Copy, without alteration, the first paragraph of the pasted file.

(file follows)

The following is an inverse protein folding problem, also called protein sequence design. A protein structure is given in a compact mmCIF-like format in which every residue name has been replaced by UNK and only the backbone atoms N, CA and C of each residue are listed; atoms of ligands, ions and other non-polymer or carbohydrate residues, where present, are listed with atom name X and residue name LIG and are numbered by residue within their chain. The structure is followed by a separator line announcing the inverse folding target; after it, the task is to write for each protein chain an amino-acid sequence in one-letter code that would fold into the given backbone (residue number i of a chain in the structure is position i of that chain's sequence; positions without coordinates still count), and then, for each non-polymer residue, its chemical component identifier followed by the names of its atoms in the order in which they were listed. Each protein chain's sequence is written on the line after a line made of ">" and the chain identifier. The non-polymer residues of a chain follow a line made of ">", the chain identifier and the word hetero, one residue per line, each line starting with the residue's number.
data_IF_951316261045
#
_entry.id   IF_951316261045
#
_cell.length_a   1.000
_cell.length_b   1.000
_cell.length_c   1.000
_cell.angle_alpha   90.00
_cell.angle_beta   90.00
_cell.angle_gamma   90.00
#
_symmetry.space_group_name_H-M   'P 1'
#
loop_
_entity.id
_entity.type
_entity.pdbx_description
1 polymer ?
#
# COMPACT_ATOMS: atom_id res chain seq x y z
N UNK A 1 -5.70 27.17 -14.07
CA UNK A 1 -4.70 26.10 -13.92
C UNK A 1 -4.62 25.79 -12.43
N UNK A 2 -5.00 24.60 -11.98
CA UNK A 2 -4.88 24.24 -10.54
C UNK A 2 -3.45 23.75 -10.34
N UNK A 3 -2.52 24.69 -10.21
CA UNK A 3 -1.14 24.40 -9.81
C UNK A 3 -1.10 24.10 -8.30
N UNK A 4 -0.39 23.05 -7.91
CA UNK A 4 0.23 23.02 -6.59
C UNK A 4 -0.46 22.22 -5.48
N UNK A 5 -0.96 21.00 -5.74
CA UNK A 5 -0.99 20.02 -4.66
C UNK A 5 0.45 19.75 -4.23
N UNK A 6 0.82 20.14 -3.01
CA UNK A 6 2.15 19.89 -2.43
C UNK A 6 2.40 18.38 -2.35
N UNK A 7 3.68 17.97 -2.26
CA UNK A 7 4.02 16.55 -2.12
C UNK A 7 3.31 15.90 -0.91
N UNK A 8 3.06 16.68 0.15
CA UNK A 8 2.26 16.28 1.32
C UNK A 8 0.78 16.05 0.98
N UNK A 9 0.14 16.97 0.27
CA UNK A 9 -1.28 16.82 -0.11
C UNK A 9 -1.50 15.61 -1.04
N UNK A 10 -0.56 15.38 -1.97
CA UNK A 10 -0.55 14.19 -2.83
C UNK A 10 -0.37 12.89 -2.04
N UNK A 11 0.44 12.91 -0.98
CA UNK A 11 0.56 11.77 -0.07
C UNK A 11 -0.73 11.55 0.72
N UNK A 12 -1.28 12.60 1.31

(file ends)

The following is an inverse protein folding problem, also called protein sequence design. A protein structure is given in a compact mmCIF-like format in which every residue name has been replaced by UNK and only the backbone atoms N, CA and C of each residue are listed; atoms of ligands, ions and other non-polymer or carbohydrate residues, where present, are listed with atom name X and residue name LIG and are numbered by residue within their chain. The structure is followed by a separator line announcing the inverse folding target; after it, the task is to write for each protein chain an amino-acid sequence in one-letter code that would fold into the given backbone (residue number i of a chain in the structure is position i of that chain's sequence; positions without coordinates still count), and then, for each non-polymer residue, its chemical component identifier followed by the names of its atoms in the order in which they were listed. Each protein chain's sequence is written on the line after a line made of ">" and the chain identifier. The non-polymer residues of a chain follow a line made of ">", the chain identifier and the word hetero, one residue per line, each line starting with the residue's number.